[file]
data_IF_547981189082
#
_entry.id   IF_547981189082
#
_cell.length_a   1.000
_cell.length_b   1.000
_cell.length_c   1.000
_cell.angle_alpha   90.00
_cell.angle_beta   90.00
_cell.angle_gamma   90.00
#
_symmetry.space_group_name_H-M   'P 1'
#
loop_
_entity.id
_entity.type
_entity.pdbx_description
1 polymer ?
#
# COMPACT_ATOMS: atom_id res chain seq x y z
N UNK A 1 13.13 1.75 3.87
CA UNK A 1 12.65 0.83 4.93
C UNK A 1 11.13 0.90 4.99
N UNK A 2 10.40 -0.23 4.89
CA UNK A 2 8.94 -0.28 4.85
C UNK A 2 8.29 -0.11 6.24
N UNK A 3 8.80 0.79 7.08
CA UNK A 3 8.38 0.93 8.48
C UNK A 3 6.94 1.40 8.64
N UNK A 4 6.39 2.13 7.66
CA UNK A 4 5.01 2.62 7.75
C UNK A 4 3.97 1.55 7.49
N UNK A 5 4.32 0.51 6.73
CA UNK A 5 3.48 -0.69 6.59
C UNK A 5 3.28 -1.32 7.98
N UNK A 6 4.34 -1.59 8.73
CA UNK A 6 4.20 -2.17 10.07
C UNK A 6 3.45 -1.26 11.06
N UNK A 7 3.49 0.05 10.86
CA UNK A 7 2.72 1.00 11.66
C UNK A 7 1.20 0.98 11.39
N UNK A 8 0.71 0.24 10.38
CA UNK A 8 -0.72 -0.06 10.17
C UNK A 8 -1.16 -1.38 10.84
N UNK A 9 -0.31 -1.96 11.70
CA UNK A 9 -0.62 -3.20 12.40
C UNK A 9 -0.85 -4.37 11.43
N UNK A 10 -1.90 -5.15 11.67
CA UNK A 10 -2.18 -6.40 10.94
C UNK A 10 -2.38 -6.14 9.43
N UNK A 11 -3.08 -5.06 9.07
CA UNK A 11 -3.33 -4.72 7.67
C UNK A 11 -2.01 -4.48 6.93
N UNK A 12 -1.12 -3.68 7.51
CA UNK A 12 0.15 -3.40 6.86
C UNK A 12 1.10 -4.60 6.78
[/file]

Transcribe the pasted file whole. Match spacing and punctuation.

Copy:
data_IF_547981189082
#
_entry.id   IF_547981189082
#
_cell.length_a   1.000
_cell.length_b   1.000
_cell.length_c   1.000
_cell.angle_alpha   90.00
_cell.angle_beta   90.00
_cell.angle_gamma   90.00
#
_symmetry.space_group_name_H-M   'P 1'
#
loop_
_entity.id
_entity.type
_entity.pdbx_description
1 polymer ?
#
# COMPACT_ATOMS: atom_id res chain seq x y z
N UNK A 1 13.13 1.75 3.87
CA UNK A 1 12.65 0.83 4.93
C UNK A 1 11.13 0.90 4.99
N UNK A 2 10.40 -0.23 4.89
CA UNK A 2 8.94 -0.28 4.85
C UNK A 2 8.29 -0.11 6.24
N UNK A 3 8.80 0.79 7.08
CA UNK A 3 8.38 0.93 8.48
C UNK A 3 6.94 1.40 8.64
N UNK A 4 6.39 2.13 7.66
CA UNK A 4 5.01 2.62 7.75
C UNK A 4 3.97 1.55 7.49
N UNK A 5 4.32 0.51 6.73
CA UNK A 5 3.48 -0.69 6.59
C UNK A 5 3.28 -1.32 7.98
N UNK A 6 4.34 -1.59 8.73
CA UNK A 6 4.20 -2.17 10.07
C UNK A 6 3.45 -1.26 11.06
N UNK A 7 3.49 0.05 10.86
CA UNK A 7 2.72 1.00 11.66
C UNK A 7 1.20 0.98 11.39
N UNK A 8 0.71 0.24 10.38
CA UNK A 8 -0.72 -0.06 10.17
C UNK A 8 -1.16 -1.38 10.84
N UNK A 9 -0.31 -1.96 11.70
CA UNK A 9 -0.62 -3.20 12.40
C UNK A 9 -0.85 -4.37 11.43
N UNK A 10 -1.90 -5.15 11.67
CA UNK A 10 -2.18 -6.40 10.94
C UNK A 10 -2.38 -6.14 9.43
N UNK A 11 -3.08 -5.06 9.07
CA UNK A 11 -3.33 -4.72 7.67
C UNK A 11 -2.01 -4.48 6.93
N UNK A 12 -1.12 -3.68 7.51
CA UNK A 12 0.15 -3.40 6.86
C UNK A 12 1.10 -4.60 6.78